I'm so proud that C-SPAN's commitment to educating Americans about their government has inspired individuals in my home State of Connecticut. The same historic leap of faith that was taken 25 years ago by C-SPAN, was also taken by State policy-makers and broadcast experts alike in 1999. That year marked the launch of CT-N, also known as the Connecticut Network.

From the beginning, the mission of CT-N has been to connect citizens to State government and public affairs programming. Connecticut Network provides unfiltered television and Web-cast coverage of all three branches of State government. CT-N viewers can watch the legislative sessions of the State Senate and House of Representatives, as well as committee meetings and public hearings, executive branch agency and commission meetings, and selected oral arguments before Connecticut's Supreme Court. The network is managed and operated by the Connecticut Public Affairs Network, a not-for-profit company founded to educate citizens about State government.

Having served as Senate President Pro Tempore during the years prior to the launch of CT-N, I recall those early discussions about how we could provide television coverage of State Capitol proceedings. It was a daunting task, since at that time only a handful of State legislatures were airing government activities. Yet, no one doubted that such programming would one day exist in Connecticut. CT-N is now available in more than one million households in the State.

What a thrill it is for me to now see CT-N's camera persons walking the halls of the State Capitol when I'm back in the district. They are now part of the Capitol press corps, ready to cover breaking news at a moment's notice.

Why does CT-N's viewership continue to grow every year? It's because CT-N President and CEO Paul Giguere is constantly looking for new opportunities for government programming, and creating unique educational resources. For example, "Joining the Debate: A Guide to Testifying at Public Hearings" is a video produced by CT-N; "CT-N State Civics Toolbox" is a free teacher resource combining research, discussion, and mock legislature classroom activities with video of actual legislative debates from the Connecticut General Assembly; "Capitol News Briefings" are programming segments that follow the story from hearing rooms to assembly chambers; and "State Agency Close-Ups" are CT-N video segments that describe each executive branch agency in detail.

Americans are certainly more educated about national public policy issues that affect them thanks to C-SPAN. In Connecticut, CT-N gives citizens the tools and education needed to understand these same issues closer to home.

Madam Speaker, Senator Claude Pepper of Florida introduced legislation providing for broadcasting both houses of Congress in 1944. More than three decades later, in 1977, the House passed legislation to broadcast its proceedings, thus making C-SPAN possible.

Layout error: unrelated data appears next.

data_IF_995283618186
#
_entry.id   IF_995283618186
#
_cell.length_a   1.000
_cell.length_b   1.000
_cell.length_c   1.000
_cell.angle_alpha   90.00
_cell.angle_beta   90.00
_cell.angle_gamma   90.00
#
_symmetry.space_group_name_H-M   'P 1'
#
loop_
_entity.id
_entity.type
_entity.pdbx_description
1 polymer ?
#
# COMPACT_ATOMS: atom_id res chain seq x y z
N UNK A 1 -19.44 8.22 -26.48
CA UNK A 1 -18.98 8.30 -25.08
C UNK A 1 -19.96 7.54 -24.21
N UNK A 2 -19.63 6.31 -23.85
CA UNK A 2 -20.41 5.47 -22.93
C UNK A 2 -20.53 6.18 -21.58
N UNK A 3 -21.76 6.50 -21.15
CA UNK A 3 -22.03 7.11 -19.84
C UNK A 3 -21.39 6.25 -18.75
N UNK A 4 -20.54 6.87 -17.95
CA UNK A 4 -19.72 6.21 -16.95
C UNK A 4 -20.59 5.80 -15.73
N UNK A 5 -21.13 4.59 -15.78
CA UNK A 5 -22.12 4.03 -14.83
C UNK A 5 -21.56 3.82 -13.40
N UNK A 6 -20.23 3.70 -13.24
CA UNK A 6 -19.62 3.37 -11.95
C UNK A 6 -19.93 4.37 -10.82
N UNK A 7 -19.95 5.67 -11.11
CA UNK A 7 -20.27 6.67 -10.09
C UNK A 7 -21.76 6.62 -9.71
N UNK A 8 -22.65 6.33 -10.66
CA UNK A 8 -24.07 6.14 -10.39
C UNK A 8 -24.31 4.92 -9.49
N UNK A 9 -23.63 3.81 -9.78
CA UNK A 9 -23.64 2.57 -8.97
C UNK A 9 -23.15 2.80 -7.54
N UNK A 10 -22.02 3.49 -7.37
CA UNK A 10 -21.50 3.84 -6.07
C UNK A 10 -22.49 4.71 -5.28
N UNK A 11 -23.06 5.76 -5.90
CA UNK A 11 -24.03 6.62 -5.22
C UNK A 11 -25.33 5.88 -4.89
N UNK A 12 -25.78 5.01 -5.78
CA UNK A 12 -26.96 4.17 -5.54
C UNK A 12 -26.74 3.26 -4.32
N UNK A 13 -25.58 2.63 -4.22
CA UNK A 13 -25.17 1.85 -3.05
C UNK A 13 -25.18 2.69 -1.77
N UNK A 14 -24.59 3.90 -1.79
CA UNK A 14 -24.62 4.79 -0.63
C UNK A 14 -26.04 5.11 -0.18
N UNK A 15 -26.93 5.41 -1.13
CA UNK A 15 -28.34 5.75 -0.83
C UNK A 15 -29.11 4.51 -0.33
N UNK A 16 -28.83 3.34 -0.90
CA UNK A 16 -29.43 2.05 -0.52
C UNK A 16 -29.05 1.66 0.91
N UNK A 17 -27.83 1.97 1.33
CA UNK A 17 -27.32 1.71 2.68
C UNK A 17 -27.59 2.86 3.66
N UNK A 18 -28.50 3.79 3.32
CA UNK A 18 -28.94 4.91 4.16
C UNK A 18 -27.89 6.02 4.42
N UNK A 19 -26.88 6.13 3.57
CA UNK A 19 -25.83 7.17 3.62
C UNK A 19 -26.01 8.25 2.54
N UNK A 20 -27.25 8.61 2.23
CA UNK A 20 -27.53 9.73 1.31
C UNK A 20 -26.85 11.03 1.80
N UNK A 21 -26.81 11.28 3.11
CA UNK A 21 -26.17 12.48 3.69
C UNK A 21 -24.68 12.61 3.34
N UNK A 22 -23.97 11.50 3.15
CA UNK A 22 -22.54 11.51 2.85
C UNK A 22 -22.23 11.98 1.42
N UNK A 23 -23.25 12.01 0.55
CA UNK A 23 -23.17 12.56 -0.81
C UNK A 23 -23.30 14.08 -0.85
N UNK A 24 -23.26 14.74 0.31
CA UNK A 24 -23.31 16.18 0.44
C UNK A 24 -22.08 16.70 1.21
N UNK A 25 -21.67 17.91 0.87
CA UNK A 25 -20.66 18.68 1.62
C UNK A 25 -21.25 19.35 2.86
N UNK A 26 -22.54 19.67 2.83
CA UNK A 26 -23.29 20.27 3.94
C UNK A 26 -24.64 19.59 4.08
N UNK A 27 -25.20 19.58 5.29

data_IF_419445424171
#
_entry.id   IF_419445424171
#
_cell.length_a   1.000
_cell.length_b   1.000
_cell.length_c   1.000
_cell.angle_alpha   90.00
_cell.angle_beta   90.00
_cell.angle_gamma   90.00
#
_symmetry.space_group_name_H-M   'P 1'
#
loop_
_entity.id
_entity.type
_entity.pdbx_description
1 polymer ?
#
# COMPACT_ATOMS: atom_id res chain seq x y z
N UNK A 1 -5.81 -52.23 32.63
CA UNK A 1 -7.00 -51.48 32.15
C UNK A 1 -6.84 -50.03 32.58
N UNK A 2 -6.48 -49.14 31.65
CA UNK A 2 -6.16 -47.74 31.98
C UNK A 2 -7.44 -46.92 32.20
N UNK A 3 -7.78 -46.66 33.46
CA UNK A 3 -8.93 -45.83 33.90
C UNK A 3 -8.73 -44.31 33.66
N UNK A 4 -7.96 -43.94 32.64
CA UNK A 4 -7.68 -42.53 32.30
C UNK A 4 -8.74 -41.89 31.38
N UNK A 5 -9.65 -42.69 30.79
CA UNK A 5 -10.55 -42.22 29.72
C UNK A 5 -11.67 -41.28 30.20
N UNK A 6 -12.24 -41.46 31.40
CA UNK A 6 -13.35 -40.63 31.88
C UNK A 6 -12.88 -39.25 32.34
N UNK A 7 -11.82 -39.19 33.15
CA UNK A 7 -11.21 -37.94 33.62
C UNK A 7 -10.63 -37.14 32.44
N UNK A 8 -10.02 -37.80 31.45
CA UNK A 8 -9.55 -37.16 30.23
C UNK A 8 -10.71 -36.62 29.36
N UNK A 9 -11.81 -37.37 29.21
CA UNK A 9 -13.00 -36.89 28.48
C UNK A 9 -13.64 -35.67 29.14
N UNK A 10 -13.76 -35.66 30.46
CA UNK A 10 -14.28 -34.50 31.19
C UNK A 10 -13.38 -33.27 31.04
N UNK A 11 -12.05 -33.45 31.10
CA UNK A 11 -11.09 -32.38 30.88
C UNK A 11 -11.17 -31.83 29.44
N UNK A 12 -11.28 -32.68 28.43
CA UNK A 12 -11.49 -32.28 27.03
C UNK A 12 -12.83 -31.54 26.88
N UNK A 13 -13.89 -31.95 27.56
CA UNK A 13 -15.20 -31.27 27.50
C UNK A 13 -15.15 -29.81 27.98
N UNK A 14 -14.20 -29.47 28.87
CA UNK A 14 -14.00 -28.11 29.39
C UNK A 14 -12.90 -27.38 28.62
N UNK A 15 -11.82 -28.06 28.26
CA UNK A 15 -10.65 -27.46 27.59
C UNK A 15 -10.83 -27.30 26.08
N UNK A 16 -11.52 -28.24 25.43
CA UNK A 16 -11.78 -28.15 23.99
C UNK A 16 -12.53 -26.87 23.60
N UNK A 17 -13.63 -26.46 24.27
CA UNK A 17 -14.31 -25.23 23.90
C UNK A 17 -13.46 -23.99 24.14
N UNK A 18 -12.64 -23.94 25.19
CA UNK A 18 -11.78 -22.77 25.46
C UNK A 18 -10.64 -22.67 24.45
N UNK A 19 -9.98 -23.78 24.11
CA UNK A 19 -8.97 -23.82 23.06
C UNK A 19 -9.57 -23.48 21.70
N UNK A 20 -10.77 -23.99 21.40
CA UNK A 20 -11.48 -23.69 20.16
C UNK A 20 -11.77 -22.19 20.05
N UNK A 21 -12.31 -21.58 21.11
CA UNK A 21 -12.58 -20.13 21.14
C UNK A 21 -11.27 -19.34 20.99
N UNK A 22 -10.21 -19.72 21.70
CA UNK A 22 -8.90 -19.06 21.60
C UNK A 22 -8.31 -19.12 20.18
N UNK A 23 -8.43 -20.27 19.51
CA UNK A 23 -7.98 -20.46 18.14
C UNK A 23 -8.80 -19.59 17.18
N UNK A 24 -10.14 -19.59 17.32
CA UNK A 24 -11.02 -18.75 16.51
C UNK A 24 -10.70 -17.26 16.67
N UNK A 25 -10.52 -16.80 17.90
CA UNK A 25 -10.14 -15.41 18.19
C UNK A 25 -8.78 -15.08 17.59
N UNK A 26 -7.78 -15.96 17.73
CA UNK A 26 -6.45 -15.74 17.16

The vote on the necessary resolution, sponsored by TRENT LOTT, now a Senator from Mississippi, was 342 to 44, an overwhelming expression of hope that broadcasting would benefit both the American people and the House.

I was not here then, but I bet the results of the last 25 years have exceeded the House's expectations many times over. On behalf of my constituents in Connecticut, and the House, I am proud to offer my congratulations to Brian Lamb and the entire staff of C-SPAN on its 25th anniversary of House broadcast coverage. Thanks to C-SPAN, our democracy is stronger, making America a better place for us all. I have no doubt that, 25 years hence, C-SPAN will have made even greater strides than it has in its first quarter-century. I urge everyone to tune in and watch C-SPAN prove me right.

[End Insert]

Thomas P. "Tip" O'Neill

On many a pleasant Thursday night, his former aides say, House Speaker Thomas P. "Tip" O'Neill would slip away to his beloved Cape Code for a weekend of golf. After all, even if the Congress were holding a Friday session, the speaker could tune in to C-SPAN to keep an eye on the floor, and he could phone instructions to his staff on Capitol Hill if he saw something he didn't like.

Years later, former House Speaker Tip O'Neill would call televising the House of Representatives "one of the best decisions I ever made." In 1977, his first year as speaker, the Massachusetts Democrat agreed to put House television on his agenda; by March 1979, the first live, gavel-to-gavel telecast of the House went our by satellite to 3.5 million cable homes. "Thanks to television, the House of Representatives is now recognized as the dominant branch of Congress," wrote Speaker O'Neill in his 1987 autobiography, Man of the House.

However, wary of its impact on the legislative process, Tip O'Neill had not always supported House television. "We were disgusted with how the major networks covered the Republican and Democratic conventions," he wrote. "If a delegate was picking his nose, that's what you'd see. . . . No wonder so many of us were skittish."

But after six years of debate on the issue, the new speaker saw it was time to move ahead. So, with the help of Democratic Party leaders, a proposal was crafted that gave the office of the speaker control of the television cameras. "That," he says, "struck me as a reasonable compromise." On October 22, 1977, the House passed a measure permitting full coverage of its sessions-on its own terms and with tight controls-by a vote of 342-44.